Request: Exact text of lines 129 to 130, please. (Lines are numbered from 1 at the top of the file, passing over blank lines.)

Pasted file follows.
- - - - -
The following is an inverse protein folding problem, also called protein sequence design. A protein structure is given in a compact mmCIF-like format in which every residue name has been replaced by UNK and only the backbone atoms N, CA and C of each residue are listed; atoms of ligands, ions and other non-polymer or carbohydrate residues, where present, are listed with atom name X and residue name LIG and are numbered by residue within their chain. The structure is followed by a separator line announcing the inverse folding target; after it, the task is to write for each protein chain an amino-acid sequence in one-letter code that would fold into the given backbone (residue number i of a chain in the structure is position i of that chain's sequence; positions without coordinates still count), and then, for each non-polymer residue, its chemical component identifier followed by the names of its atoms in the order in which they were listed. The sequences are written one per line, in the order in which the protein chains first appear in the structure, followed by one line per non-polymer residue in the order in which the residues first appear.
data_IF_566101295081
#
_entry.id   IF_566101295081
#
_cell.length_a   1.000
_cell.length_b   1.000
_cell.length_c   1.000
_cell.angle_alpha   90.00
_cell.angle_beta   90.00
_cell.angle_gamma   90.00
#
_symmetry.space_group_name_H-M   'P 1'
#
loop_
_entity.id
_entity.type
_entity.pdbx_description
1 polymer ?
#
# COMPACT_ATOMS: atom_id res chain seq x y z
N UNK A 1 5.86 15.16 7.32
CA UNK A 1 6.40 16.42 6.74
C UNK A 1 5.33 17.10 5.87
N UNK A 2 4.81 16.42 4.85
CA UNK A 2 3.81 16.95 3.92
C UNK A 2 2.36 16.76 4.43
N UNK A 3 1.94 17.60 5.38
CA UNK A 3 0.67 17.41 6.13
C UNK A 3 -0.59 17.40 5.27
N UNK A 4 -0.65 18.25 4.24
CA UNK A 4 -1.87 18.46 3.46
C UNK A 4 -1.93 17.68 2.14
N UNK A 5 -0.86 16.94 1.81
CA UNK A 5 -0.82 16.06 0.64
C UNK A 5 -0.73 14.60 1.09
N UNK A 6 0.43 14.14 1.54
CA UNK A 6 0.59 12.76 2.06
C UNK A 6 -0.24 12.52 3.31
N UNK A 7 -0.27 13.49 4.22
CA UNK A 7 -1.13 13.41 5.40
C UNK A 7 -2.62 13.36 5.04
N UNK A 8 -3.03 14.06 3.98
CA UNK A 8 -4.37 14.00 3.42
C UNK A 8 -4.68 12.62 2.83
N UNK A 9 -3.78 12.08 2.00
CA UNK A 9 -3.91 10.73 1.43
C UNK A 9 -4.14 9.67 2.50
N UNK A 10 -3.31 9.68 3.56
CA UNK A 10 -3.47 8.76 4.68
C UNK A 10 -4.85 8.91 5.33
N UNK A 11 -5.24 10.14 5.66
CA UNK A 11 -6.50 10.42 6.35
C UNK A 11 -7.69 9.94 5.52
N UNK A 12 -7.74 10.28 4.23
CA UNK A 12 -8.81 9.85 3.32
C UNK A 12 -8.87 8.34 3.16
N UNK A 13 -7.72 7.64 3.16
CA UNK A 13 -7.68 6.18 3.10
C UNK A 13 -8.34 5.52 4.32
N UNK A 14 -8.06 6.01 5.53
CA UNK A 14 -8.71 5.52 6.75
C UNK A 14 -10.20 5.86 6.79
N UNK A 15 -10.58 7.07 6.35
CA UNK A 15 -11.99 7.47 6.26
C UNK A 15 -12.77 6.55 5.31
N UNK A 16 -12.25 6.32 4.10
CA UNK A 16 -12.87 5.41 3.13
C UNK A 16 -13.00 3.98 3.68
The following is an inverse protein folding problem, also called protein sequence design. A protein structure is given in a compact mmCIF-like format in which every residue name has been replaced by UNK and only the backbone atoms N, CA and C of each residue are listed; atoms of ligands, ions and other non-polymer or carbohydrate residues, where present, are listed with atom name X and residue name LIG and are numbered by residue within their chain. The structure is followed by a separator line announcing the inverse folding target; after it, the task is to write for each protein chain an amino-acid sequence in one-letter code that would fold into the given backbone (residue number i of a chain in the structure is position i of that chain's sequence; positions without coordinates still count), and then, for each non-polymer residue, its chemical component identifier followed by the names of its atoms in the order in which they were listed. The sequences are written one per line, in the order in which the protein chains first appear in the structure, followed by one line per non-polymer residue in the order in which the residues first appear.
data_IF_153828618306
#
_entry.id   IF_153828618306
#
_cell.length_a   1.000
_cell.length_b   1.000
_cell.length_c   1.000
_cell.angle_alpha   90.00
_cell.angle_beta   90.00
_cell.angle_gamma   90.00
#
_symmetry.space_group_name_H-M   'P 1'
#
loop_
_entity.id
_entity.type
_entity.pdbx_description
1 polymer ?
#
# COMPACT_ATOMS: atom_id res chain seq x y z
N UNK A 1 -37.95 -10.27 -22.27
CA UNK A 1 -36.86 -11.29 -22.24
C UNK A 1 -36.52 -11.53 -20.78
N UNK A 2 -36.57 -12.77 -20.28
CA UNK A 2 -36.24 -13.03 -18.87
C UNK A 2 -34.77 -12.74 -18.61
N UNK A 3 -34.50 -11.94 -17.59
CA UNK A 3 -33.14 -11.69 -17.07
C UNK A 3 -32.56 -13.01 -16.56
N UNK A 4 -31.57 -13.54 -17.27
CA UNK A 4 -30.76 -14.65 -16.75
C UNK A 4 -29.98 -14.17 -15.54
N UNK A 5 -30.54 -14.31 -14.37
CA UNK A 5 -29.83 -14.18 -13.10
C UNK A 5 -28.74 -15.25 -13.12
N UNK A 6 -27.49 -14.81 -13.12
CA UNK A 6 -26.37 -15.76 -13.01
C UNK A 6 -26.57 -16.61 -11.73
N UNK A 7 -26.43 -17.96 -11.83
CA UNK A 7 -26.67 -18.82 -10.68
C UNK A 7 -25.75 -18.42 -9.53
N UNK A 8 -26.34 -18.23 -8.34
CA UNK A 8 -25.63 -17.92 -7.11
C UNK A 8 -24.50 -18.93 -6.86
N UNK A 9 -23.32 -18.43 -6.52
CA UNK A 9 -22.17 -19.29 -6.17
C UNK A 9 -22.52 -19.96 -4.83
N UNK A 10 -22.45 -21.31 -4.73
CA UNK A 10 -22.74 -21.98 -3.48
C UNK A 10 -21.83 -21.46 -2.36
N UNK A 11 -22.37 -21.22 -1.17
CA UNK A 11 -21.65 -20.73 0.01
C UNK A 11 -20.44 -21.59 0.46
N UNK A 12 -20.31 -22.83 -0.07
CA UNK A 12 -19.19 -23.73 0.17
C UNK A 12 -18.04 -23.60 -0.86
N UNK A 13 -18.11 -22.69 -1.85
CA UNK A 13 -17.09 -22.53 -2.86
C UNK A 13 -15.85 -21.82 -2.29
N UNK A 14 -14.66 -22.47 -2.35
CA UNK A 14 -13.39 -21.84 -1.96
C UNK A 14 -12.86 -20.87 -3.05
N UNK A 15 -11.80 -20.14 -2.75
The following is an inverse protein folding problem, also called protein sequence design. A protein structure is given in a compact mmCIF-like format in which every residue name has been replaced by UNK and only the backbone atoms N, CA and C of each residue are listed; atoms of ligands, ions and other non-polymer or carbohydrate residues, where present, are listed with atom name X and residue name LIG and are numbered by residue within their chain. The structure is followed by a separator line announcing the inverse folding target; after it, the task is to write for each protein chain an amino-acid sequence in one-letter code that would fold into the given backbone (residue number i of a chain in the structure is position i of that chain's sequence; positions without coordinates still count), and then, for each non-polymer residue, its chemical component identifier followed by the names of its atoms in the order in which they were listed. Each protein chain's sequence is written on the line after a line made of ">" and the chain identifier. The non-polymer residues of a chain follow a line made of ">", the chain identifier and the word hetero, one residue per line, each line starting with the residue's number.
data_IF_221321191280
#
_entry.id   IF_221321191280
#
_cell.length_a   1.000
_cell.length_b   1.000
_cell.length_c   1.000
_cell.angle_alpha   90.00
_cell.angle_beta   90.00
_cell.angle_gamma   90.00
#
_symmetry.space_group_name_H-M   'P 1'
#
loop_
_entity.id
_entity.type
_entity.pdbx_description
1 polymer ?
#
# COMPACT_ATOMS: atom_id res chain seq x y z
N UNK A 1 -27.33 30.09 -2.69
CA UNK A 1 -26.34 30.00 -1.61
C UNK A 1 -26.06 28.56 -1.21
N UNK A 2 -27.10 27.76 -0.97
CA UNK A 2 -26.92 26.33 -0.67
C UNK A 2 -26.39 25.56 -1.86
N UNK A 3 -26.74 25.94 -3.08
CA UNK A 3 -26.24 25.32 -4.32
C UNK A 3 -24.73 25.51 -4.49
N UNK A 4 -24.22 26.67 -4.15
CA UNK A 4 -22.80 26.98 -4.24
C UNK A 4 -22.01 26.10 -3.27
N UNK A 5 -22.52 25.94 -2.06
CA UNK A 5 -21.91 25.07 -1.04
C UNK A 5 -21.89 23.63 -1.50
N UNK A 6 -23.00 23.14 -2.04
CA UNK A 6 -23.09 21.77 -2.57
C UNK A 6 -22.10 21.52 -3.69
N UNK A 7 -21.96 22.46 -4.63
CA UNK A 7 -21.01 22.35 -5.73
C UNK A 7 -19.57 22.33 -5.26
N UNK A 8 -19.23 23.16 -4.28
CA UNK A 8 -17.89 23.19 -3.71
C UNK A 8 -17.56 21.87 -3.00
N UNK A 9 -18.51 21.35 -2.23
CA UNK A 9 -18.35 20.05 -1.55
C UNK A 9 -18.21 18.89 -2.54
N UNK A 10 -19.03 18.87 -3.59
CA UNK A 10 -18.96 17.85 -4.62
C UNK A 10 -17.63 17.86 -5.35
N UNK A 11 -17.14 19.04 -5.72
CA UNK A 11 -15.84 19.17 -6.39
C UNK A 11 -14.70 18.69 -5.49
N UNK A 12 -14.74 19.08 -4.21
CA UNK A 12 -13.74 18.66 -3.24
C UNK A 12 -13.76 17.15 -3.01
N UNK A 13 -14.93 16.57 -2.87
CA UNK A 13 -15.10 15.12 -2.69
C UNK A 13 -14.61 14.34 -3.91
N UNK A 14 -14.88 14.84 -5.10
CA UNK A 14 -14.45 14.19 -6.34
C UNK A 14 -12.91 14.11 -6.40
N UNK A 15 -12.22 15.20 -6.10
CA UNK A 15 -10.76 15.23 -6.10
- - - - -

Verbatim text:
C UNK A 13 -15.85 -21.82 -2.29
N UNK A 14 -14.66 -22.47 -2.35